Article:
ALPS 2 Tutorials:MC-01 Equilibration

Revision as of 16:10, 10 September 2013 by Tamama (talk | contribs) (A convenient tool: pyalps.checkNonSteadyState)

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Rule of thumb: All Monte Carlo simulations have to be equilibrated before taking measurements.

Example: Classical Monte Carlo (local updates) simulations

As an example, we will implement a classical Monte Carlo simulation implemented in the Ising model on a finite square lattice of size 482.

Using command line

The parameter file parm1a:

LATTICE="square lattice"

We first convert the input parameters to XML and then run the application spinmc:

parameter2xml parm1a
spinmc --Tmin 10 --write-xml

Add in timeseries analysis here after Python

Based on the timeseries, the user will then judge for himself/herself whether the simulation has reached equilibration.

Using Python

The following describes what is going on within the script file

The headers:

import pyalps

Set up a python list of parameters (python) dictionaries:

parms = [{
  'LATTICE'         : "square lattice",
  'MODEL'           : "Ising",
  'L'               : 48,
  'J'               : 1.,
  'T'               : 2.269186,
  'THERMALIZATION'  : 10000,
  'SWEEPS'          : 50000,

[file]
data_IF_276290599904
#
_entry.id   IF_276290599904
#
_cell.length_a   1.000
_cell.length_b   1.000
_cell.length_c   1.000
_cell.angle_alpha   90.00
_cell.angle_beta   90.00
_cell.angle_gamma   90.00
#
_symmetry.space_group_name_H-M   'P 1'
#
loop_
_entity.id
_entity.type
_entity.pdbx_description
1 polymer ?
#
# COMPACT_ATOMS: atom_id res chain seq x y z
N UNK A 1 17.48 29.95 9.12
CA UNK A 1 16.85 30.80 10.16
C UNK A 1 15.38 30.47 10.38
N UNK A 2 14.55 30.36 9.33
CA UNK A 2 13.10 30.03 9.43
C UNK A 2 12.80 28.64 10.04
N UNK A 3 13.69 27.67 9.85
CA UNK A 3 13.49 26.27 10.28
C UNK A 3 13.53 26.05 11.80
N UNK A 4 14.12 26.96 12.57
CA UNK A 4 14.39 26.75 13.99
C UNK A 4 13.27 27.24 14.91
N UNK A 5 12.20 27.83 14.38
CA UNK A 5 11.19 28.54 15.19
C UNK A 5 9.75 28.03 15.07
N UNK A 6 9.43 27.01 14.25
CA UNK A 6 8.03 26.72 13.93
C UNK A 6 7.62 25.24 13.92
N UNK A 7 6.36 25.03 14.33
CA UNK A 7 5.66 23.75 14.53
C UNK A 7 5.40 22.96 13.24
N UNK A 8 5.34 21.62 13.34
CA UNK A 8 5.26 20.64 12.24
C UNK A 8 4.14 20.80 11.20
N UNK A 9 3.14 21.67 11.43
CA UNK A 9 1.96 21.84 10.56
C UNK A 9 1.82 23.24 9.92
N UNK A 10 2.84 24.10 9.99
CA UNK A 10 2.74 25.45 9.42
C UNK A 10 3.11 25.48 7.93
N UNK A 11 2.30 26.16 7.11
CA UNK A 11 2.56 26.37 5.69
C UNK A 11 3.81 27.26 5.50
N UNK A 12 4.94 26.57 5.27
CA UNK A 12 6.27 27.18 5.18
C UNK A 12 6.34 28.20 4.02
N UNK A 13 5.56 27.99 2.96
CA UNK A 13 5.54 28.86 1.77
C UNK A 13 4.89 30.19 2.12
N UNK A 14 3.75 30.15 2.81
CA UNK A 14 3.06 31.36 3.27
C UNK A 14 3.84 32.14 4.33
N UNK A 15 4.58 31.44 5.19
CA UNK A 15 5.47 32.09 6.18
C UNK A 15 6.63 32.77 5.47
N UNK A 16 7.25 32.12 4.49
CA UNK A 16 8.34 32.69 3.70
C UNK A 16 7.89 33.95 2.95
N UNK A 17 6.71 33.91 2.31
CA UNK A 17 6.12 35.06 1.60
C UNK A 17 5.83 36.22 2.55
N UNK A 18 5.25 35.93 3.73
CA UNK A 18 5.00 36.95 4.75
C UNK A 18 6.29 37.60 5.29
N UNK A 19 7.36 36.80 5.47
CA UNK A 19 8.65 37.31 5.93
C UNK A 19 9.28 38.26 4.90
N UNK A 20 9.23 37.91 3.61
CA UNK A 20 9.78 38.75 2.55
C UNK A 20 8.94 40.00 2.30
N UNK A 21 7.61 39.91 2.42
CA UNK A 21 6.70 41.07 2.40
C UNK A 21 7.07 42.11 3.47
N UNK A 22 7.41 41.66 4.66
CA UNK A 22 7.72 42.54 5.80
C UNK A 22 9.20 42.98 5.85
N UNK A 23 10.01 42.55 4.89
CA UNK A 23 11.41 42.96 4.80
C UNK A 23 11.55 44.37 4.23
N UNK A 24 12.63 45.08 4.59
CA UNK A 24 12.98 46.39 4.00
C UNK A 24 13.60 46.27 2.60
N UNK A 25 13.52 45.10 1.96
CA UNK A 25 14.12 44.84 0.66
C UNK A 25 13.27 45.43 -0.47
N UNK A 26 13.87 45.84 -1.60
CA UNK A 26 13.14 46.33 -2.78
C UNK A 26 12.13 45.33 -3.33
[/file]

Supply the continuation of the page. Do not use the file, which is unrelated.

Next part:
Write into XML input file:

input_file = pyalps.writeInputFiles('parm1a',parms)

and run the application spinmc:

pyalps.runApplication('spinmc', input_file, Tmin=10, writexml=True)

We first get the list of all result files via:

files = pyalps.getResultFiles(prefix='parm1a')

and then extract, say the timeseries of the |Magnetization| measurements:

ts_M = pyalps.loadTimeSeries(files[0], '|Magnetization|');

We can then visualize graphically:

import matplotlib.pyplot as plt

Based on the timeseries, the user will then judge for himself/herself whether the simulation has reached equilibration.

A convenient tool: pyalps.checkNonSteadyState

ALPS Python provides a convenient tool to check whether a measurement observable(s) has (have) not reached steady state equilibrium. Read http// here

Here is one example (observable: |Magnetization|, confidence interval = 95%):

pyalps.checkSteadyState(files[0], '|Magnetization|', confidenceInterval=0.95)

and another one:

pyalps.checkSteadyState(files[0], ['|Magnetization|', 'Energy'], confidenceInterval=0.95)

1. steady_state_check first performs a linear fit on the timeseries, and decides whether the measurement observable has reached steady state equilibrium based on the gradient/slope of the fitted line.

2. The optional arguments of steady_state_check are:

argument default remark
confidenceInterval 0.01  \mathrm{tolerance} = \frac{X^\mathrm{(fit)} (t_\mathrm{final}) - X^\mathrm{(fit)} (t_\mathrm{initial})}{\bar{X}}
simplified False shall we combine the checks of all observables as 1 final boolean answer?
includeLog False shall we print the detailed log?

3. To see the complete log for instance:

pyalps.checkSteadyState(files[0], ['|Magnetization|', 'Energy'], confidenceInterval=0.95, includeLog=True)

Using Vistrails

To run the simulation in Vistrails open the file mc-01b-equilibration.vt.